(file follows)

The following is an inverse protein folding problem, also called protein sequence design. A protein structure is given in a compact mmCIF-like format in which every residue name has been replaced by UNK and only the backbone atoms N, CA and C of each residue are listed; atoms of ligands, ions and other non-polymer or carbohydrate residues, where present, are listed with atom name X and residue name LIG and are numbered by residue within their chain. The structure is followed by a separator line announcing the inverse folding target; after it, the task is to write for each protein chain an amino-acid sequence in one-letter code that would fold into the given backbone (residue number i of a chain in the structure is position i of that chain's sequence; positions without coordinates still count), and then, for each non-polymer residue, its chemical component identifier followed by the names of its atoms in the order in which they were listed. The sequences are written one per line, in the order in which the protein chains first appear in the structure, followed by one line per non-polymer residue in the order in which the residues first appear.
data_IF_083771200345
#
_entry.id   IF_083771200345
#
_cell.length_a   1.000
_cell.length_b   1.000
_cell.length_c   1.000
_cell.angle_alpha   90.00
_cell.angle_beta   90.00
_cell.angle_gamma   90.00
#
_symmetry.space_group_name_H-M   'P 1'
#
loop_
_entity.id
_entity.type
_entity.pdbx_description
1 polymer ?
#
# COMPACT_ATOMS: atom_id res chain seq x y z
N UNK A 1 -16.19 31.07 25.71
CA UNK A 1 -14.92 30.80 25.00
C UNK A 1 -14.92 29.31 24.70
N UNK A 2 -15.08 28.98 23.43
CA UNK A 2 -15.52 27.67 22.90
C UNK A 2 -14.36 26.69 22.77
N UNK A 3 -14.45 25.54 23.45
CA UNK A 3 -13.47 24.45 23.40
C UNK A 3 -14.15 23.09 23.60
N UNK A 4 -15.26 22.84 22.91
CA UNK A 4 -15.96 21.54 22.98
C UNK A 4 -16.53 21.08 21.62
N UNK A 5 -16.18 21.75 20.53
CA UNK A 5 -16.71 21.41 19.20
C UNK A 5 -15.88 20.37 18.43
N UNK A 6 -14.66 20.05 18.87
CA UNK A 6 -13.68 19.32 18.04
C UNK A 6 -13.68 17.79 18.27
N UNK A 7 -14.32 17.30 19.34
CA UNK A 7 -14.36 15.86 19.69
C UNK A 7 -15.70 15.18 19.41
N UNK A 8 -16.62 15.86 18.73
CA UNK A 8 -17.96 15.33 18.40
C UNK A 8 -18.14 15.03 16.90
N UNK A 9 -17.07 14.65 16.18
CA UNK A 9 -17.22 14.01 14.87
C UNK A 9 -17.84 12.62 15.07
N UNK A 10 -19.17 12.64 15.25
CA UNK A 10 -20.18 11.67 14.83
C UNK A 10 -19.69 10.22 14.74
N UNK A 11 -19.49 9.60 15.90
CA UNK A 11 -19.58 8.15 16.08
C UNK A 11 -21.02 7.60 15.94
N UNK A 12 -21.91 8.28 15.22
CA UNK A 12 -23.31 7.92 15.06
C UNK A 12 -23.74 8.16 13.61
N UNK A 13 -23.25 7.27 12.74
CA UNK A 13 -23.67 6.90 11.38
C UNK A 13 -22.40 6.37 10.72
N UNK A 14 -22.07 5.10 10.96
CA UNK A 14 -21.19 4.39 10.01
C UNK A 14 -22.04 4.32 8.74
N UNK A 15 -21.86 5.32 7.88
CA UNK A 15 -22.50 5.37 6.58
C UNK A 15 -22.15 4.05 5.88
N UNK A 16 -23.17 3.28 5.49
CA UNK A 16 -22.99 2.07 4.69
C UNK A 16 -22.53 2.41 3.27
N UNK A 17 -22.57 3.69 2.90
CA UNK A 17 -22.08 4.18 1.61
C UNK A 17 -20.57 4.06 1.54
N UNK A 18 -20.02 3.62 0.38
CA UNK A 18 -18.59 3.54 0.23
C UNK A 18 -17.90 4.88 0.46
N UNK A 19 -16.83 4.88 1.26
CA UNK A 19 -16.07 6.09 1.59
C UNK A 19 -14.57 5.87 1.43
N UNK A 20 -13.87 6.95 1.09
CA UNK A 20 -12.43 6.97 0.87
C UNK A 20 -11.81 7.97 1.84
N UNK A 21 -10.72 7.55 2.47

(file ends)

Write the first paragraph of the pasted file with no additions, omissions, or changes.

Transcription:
The following is an inverse protein folding problem, also called protein sequence design. A protein structure is given in a compact mmCIF-like format in which every residue name has been replaced by UNK and only the backbone atoms N, CA and C of each residue are listed; atoms of ligands, ions and other non-polymer or carbohydrate residues, where present, are listed with atom name X and residue name LIG and are numbered by residue within their chain. The structure is followed by a separator line announcing the inverse folding target; after it, the task is to write for each protein chain an amino-acid sequence in one-letter code that would fold into the given backbone (residue number i of a chain in the structure is position i of that chain's sequence; positions without coordinates still count), and then, for each non-polymer residue, its chemical component identifier followed by the names of its atoms in the order in which they were listed. The sequences are written one per line, in the order in which the protein chains first appear in the structure, followed by one line per non-polymer residue in the order in which the residues first appear.